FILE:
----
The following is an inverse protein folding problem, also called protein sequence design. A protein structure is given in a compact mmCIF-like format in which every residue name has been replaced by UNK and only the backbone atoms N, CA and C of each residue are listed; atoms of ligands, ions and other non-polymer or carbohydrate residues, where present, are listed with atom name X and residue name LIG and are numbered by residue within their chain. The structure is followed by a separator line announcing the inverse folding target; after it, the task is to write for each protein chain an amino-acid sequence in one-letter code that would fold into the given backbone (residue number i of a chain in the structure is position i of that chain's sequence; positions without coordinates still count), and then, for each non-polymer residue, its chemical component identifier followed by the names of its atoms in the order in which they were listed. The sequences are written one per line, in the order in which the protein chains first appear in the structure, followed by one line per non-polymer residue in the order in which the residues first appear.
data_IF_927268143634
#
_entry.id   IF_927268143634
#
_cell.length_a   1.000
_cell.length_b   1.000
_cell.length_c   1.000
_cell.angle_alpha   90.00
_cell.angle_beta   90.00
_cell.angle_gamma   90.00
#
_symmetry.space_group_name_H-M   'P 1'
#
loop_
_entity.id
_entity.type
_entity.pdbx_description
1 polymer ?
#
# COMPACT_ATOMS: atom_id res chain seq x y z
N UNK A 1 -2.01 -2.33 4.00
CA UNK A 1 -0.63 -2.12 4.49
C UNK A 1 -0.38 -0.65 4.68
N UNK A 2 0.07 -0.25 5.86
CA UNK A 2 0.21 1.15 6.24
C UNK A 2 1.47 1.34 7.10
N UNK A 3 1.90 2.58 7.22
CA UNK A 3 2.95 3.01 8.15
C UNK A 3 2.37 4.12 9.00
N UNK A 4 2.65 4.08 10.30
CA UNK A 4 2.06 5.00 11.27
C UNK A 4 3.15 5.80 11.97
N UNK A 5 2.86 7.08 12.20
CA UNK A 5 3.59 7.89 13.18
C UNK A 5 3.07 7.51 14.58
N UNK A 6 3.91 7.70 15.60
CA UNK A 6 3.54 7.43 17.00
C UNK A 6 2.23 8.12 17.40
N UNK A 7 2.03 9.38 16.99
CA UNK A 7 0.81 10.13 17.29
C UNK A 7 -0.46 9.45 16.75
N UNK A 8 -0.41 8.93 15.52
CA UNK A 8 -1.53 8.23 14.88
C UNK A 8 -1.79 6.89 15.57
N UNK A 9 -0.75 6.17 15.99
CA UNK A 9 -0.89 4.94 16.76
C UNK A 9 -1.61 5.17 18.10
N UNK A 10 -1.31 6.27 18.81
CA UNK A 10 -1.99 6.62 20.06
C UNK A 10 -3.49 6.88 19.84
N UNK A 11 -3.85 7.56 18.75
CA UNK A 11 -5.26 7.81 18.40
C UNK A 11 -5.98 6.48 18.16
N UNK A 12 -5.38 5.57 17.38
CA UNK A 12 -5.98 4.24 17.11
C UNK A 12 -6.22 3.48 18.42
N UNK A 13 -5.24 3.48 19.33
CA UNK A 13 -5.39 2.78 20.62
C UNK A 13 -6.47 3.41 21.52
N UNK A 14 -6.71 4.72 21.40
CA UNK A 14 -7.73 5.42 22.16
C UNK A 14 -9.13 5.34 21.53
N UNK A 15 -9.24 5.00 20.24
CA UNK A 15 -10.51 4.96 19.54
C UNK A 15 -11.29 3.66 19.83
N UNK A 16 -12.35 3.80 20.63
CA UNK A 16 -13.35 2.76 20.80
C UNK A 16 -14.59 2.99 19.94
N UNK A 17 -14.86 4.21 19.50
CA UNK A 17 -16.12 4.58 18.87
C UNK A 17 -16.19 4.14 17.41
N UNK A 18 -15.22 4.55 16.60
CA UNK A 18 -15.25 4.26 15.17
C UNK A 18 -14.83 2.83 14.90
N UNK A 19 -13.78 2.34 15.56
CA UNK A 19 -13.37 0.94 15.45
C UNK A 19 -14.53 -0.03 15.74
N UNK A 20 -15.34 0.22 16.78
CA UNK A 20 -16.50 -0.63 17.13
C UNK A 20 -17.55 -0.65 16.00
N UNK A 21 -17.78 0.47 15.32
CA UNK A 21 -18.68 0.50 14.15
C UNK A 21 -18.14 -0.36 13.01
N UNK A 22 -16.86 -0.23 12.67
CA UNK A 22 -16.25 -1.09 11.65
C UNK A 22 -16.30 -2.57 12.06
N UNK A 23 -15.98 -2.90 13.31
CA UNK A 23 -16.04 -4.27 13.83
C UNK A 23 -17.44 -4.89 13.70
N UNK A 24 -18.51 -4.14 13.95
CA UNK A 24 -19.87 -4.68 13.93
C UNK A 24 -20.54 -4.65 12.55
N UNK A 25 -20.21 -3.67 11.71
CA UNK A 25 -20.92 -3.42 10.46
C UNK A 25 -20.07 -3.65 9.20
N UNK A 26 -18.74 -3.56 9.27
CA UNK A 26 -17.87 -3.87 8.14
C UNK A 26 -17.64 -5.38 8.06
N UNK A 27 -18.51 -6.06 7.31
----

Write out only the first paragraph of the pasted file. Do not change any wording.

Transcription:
The following is an inverse protein folding problem, also called protein sequence design. A protein structure is given in a compact mmCIF-like format in which every residue name has been replaced by UNK and only the backbone atoms N, CA and C of each residue are listed; atoms of ligands, ions and other non-polymer or carbohydrate residues, where present, are listed with atom name X and residue name LIG and are numbered by residue within their chain. The structure is followed by a separator line announcing the inverse folding target; after it, the task is to write for each protein chain an amino-acid sequence in one-letter code that would fold into the given backbone (residue number i of a chain in the structure is position i of that chain's sequence; positions without coordinates still count), and then, for each non-polymer residue, its chemical component identifier followed by the names of its atoms in the order in which they were listed. The sequences are written one per line, in the order in which the protein chains first appear in the structure, followed by one line per non-polymer residue in the order in which the residues first appear.